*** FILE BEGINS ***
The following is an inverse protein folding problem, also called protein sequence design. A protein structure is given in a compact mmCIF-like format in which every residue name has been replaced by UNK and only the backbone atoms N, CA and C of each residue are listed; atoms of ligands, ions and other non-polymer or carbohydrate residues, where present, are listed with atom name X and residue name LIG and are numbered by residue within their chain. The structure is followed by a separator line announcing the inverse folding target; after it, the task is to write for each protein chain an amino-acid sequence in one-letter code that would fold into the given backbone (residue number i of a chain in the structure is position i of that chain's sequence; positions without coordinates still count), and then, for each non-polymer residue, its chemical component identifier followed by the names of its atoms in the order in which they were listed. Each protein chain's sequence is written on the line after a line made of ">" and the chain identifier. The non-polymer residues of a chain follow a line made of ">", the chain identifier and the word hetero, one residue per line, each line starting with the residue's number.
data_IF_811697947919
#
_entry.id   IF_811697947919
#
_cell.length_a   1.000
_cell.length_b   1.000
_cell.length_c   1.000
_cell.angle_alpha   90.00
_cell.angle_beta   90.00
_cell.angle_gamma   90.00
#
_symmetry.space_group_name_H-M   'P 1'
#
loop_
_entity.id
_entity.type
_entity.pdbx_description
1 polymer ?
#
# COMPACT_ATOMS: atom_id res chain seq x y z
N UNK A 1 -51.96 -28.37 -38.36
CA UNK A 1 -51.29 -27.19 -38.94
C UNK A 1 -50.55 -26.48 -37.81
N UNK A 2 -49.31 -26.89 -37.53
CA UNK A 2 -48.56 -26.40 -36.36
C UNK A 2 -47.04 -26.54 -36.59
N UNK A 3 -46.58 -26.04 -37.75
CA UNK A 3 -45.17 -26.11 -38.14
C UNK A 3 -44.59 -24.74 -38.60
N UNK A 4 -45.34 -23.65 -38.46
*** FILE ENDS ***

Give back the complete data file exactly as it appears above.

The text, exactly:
The following is an inverse protein folding problem, also called protein sequence design. A protein structure is given in a compact mmCIF-like format in which every residue name has been replaced by UNK and only the backbone atoms N, CA and C of each residue are listed; atoms of ligands, ions and other non-polymer or carbohydrate residues, where present, are listed with atom name X and residue name LIG and are numbered by residue within their chain. The structure is followed by a separator line announcing the inverse folding target; after it, the task is to write for each protein chain an amino-acid sequence in one-letter code that would fold into the given backbone (residue number i of a chain in the structure is position i of that chain's sequence; positions without coordinates still count), and then, for each non-polymer residue, its chemical component identifier followed by the names of its atoms in the order in which they were listed. Each protein chain's sequence is written on the line after a line made of ">" and the chain identifier. The non-polymer residues of a chain follow a line made of ">", the chain identifier and the word hetero, one residue per line, each line starting with the residue's number.
data_IF_811697947919
#
_entry.id   IF_811697947919
#
_cell.length_a   1.000
_cell.length_b   1.000
_cell.length_c   1.000
_cell.angle_alpha   90.00
_cell.angle_beta   90.00
_cell.angle_gamma   90.00
#
_symmetry.space_group_name_H-M   'P 1'
#
loop_
_entity.id
_entity.type
_entity.pdbx_description
1 polymer ?
#
# COMPACT_ATOMS: atom_id res chain seq x y z
N UNK A 1 -51.96 -28.37 -38.36
CA UNK A 1 -51.29 -27.19 -38.94
C UNK A 1 -50.55 -26.48 -37.81
N UNK A 2 -49.31 -26.89 -37.53
CA UNK A 2 -48.56 -26.40 -36.36
C UNK A 2 -47.04 -26.54 -36.59
N UNK A 3 -46.58 -26.04 -37.75
CA UNK A 3 -45.17 -26.11 -38.14
C UNK A 3 -44.59 -24.74 -38.60
N UNK A 4 -45.34 -23.65 -38.46